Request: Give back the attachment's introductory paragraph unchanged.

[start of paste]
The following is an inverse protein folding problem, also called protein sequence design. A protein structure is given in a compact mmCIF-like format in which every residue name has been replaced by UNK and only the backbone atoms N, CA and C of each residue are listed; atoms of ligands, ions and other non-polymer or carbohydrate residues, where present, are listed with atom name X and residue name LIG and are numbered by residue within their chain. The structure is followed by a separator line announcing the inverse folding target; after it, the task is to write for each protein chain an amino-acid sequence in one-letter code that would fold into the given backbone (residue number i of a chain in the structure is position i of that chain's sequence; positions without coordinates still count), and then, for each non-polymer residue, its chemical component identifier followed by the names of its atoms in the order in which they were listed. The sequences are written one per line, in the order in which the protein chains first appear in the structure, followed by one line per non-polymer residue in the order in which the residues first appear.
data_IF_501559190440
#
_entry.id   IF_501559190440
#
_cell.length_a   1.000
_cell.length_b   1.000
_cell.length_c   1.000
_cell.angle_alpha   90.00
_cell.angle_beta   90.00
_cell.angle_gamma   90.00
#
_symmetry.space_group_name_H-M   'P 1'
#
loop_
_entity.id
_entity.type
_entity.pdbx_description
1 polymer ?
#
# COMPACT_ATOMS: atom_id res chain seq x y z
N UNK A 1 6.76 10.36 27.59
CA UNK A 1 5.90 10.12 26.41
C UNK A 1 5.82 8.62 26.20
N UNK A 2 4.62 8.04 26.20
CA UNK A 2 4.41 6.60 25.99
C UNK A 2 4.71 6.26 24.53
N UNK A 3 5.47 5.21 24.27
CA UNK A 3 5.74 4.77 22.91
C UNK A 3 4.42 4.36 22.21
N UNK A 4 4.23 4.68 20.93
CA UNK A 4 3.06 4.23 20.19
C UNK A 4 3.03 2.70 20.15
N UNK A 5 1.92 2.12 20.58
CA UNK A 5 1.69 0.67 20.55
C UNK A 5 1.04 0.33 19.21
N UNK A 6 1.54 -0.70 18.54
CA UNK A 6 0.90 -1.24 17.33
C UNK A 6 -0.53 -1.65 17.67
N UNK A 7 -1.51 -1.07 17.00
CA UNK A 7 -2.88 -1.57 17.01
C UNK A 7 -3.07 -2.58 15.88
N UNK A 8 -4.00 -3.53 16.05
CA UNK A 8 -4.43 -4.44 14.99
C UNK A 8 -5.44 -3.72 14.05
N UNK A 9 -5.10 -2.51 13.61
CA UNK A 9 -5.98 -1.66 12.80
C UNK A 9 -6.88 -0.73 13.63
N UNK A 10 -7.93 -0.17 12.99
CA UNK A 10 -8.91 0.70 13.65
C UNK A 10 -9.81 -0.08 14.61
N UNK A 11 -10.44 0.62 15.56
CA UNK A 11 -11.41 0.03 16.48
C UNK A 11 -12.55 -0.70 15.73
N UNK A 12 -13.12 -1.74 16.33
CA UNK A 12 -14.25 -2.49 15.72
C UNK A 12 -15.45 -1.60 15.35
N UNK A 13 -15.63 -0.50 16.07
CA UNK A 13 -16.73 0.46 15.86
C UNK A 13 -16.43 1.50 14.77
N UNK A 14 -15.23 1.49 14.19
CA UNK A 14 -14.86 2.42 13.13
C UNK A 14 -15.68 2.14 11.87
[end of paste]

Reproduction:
The following is an inverse protein folding problem, also called protein sequence design. A protein structure is given in a compact mmCIF-like format in which every residue name has been replaced by UNK and only the backbone atoms N, CA and C of each residue are listed; atoms of ligands, ions and other non-polymer or carbohydrate residues, where present, are listed with atom name X and residue name LIG and are numbered by residue within their chain. The structure is followed by a separator line announcing the inverse folding target; after it, the task is to write for each protein chain an amino-acid sequence in one-letter code that would fold into the given backbone (residue number i of a chain in the structure is position i of that chain's sequence; positions without coordinates still count), and then, for each non-polymer residue, its chemical component identifier followed by the names of its atoms in the order in which they were listed. The sequences are written one per line, in the order in which the protein chains first appear in the structure, followed by one line per non-polymer residue in the order in which the residues first appear.